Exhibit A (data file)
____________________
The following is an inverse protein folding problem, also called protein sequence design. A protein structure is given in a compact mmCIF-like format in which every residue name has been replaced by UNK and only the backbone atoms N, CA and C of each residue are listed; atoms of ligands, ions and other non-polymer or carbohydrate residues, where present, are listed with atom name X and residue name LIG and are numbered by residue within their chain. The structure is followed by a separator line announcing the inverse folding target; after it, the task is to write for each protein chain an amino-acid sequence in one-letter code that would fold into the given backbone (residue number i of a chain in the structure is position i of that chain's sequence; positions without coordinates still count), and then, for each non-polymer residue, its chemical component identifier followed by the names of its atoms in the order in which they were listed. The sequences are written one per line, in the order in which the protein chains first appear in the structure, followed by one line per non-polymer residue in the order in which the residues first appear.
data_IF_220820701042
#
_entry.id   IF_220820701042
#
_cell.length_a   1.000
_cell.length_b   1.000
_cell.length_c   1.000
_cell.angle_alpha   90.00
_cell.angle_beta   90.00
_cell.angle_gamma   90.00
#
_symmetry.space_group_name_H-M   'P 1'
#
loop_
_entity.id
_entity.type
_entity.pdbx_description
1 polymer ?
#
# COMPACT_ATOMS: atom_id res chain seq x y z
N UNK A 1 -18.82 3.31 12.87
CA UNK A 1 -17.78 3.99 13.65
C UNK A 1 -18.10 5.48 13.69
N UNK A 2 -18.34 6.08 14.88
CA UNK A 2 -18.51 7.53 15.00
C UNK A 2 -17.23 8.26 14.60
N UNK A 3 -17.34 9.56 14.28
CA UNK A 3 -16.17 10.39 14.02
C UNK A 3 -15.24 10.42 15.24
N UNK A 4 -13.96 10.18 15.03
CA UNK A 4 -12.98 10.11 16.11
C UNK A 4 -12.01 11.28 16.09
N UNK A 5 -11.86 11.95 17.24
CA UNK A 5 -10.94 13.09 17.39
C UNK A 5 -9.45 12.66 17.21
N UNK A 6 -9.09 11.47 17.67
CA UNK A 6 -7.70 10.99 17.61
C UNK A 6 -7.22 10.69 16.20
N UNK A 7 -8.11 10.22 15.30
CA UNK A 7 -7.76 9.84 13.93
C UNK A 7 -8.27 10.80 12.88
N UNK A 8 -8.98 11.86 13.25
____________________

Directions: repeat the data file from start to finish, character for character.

The following is an inverse protein folding problem, also called protein sequence design. A protein structure is given in a compact mmCIF-like format in which every residue name has been replaced by UNK and only the backbone atoms N, CA and C of each residue are listed; atoms of ligands, ions and other non-polymer or carbohydrate residues, where present, are listed with atom name X and residue name LIG and are numbered by residue within their chain. The structure is followed by a separator line announcing the inverse folding target; after it, the task is to write for each protein chain an amino-acid sequence in one-letter code that would fold into the given backbone (residue number i of a chain in the structure is position i of that chain's sequence; positions without coordinates still count), and then, for each non-polymer residue, its chemical component identifier followed by the names of its atoms in the order in which they were listed. The sequences are written one per line, in the order in which the protein chains first appear in the structure, followed by one line per non-polymer residue in the order in which the residues first appear.
data_IF_220820701042
#
_entry.id   IF_220820701042
#
_cell.length_a   1.000
_cell.length_b   1.000
_cell.length_c   1.000
_cell.angle_alpha   90.00
_cell.angle_beta   90.00
_cell.angle_gamma   90.00
#
_symmetry.space_group_name_H-M   'P 1'
#
loop_
_entity.id
_entity.type
_entity.pdbx_description
1 polymer ?
#
# COMPACT_ATOMS: atom_id res chain seq x y z
N UNK A 1 -18.82 3.31 12.87
CA UNK A 1 -17.78 3.99 13.65
C UNK A 1 -18.10 5.48 13.69
N UNK A 2 -18.34 6.08 14.88
CA UNK A 2 -18.51 7.53 15.00
C UNK A 2 -17.23 8.26 14.60
N UNK A 3 -17.34 9.56 14.28
CA UNK A 3 -16.17 10.39 14.02
C UNK A 3 -15.24 10.42 15.24
N UNK A 4 -13.96 10.18 15.03
CA UNK A 4 -12.98 10.11 16.11
C UNK A 4 -12.01 11.28 16.09
N UNK A 5 -11.86 11.95 17.24
CA UNK A 5 -10.94 13.09 17.39
C UNK A 5 -9.45 12.66 17.21
N UNK A 6 -9.09 11.47 17.67
CA UNK A 6 -7.70 10.99 17.61
C UNK A 6 -7.22 10.69 16.20
N UNK A 7 -8.11 10.22 15.30
CA UNK A 7 -7.76 9.84 13.93
C UNK A 7 -8.27 10.80 12.88
N UNK A 8 -8.98 11.86 13.25